On Monday (Oct. 19), Henry in her briefing said “there’s a number of different reasons” why cases in Fraser Health, specifically south of the Fraser, are so high.

“Some of it is spread within large family groups, inadvertently, but there’s also a large number of essential workers,” explained Henry, “so many of our poultry producing plants, the fruit-producing plants, the large congregate living settings for farm workers, many health-care workers and others, truckers and other essential services are people who live or work in those areas.”

In Surrey, there have been 1, 814 cases in the city between Jan. 1 and Sept. 30, with 809 of those in September.

READ ALSO: Surrey’s COVID-19 case count exceeds 1,800, Oct. 20, 2020

Through to the end of July, there were just 521 cases, and by the end of August, there were 1,005 cases reported.

As for rate of COVID-19 cases, Surrey is seeing 200-plus per 100,000.

The BC Centre for Disease Control has been releasing monthly data on case breakdowns by municipality since the end of July.

Lee said she acknowledges there have been “a lot of sacrifices and people are mostly doing the right thing.”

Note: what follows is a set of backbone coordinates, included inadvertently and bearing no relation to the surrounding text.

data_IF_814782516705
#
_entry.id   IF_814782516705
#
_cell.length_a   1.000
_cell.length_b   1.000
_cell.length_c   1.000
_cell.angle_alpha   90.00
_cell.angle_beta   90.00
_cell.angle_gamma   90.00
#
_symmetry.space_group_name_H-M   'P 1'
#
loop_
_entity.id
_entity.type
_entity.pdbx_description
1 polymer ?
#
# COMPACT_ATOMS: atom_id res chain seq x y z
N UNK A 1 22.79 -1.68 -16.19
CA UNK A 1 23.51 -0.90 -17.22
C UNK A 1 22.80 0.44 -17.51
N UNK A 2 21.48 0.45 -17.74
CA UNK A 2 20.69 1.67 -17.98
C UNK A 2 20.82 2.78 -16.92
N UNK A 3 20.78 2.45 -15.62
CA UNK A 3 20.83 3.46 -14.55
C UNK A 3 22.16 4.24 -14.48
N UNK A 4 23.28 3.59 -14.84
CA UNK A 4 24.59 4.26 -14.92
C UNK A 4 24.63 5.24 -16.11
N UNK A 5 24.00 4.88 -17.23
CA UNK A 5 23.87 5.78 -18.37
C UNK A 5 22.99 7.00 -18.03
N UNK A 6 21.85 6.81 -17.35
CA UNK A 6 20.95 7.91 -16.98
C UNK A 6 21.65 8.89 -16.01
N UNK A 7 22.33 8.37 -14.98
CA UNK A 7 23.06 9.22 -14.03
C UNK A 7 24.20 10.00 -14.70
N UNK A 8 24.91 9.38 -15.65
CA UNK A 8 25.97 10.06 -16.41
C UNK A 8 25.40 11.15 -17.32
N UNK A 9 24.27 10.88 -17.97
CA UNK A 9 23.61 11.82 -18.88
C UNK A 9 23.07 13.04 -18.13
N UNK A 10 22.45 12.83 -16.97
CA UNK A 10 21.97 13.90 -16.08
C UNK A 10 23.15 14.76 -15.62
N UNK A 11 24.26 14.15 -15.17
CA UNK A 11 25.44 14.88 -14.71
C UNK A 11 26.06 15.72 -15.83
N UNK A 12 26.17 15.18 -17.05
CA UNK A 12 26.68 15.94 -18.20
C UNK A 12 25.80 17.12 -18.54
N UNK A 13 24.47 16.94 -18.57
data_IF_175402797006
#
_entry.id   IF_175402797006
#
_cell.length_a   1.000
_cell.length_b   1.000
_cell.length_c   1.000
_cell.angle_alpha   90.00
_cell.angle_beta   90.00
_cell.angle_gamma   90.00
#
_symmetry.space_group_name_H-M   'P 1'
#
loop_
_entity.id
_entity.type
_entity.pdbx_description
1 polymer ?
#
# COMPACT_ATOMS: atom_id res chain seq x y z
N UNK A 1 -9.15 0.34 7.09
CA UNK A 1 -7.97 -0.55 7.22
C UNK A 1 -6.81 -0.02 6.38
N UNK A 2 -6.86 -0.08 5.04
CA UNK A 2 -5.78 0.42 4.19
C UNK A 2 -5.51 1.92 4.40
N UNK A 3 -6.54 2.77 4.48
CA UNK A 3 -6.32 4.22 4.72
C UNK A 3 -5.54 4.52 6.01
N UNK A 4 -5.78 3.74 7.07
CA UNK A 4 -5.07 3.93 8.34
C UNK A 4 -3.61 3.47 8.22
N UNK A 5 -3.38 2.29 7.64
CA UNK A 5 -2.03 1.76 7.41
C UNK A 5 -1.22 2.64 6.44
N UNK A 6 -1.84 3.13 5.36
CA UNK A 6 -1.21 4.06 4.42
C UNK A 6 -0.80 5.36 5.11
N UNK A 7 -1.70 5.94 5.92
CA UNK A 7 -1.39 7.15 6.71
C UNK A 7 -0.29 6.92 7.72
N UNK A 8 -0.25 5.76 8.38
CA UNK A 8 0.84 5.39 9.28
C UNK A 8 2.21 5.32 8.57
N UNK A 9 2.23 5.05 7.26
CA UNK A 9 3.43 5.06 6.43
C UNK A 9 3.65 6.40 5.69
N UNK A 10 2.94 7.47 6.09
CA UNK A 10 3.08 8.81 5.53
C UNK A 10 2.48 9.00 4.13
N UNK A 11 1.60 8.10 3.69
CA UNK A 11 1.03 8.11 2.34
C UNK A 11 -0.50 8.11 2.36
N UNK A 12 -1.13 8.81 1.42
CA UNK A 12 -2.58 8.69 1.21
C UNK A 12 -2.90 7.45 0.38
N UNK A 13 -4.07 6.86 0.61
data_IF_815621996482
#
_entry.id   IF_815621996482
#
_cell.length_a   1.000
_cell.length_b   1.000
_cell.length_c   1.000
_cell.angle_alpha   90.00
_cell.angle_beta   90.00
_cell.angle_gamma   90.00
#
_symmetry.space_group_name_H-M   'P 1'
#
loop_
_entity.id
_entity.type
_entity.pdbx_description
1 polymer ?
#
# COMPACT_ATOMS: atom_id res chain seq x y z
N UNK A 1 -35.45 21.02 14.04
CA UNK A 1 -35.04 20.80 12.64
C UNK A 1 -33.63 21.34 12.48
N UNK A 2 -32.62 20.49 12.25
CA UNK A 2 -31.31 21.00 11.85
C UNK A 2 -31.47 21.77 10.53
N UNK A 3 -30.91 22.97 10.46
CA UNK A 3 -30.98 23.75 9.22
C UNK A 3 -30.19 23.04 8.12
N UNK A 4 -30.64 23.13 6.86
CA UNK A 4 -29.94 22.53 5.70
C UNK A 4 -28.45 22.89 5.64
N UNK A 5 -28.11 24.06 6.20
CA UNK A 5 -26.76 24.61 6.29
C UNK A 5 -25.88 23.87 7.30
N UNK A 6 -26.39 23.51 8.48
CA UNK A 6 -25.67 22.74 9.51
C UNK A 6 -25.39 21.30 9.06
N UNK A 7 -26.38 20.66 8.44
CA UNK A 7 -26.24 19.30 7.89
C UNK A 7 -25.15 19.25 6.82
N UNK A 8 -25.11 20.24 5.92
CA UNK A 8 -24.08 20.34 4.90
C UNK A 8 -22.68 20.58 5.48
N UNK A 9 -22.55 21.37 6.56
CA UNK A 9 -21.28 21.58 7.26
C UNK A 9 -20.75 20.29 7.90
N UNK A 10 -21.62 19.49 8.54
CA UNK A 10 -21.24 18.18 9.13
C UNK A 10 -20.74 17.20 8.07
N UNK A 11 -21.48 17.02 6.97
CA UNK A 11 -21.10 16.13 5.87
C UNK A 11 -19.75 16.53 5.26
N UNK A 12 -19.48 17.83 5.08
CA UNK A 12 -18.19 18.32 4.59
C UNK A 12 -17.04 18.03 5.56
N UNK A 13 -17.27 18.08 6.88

What the health authority is seeing now, she said, is “transmission in different types” of households and events, such as weddings, gender reveals and funerals.

Asked if those events are happening in homes or at businesses, Lee said it was “a mixture.”

“Some of them are occurring at home and some of them are occurring in other settings, in businesses.”

She said some of those events are taking place “over multiple days with multiple groups of people,” adding that Fraser Health, and the rest of B.C., might be seeing some of the impacts of the Thanksgiving weekend.

With that, she said people might also not be interpreting the provincial health orders in the way that they should be.

“Oftentimes, people believe they are doing the right thing, however, I think it’s interpretation of some of the rules that exist as well as the potential for spread,” she explained.

“When you have six different people that you see every different night, then it is again, multiple different contacts. It’s not the consistent six that we should be sticking to.”

Lee did note that Fraser Health is the largest health authority in B.C., serving 1.8 million people, with 20 municipalities.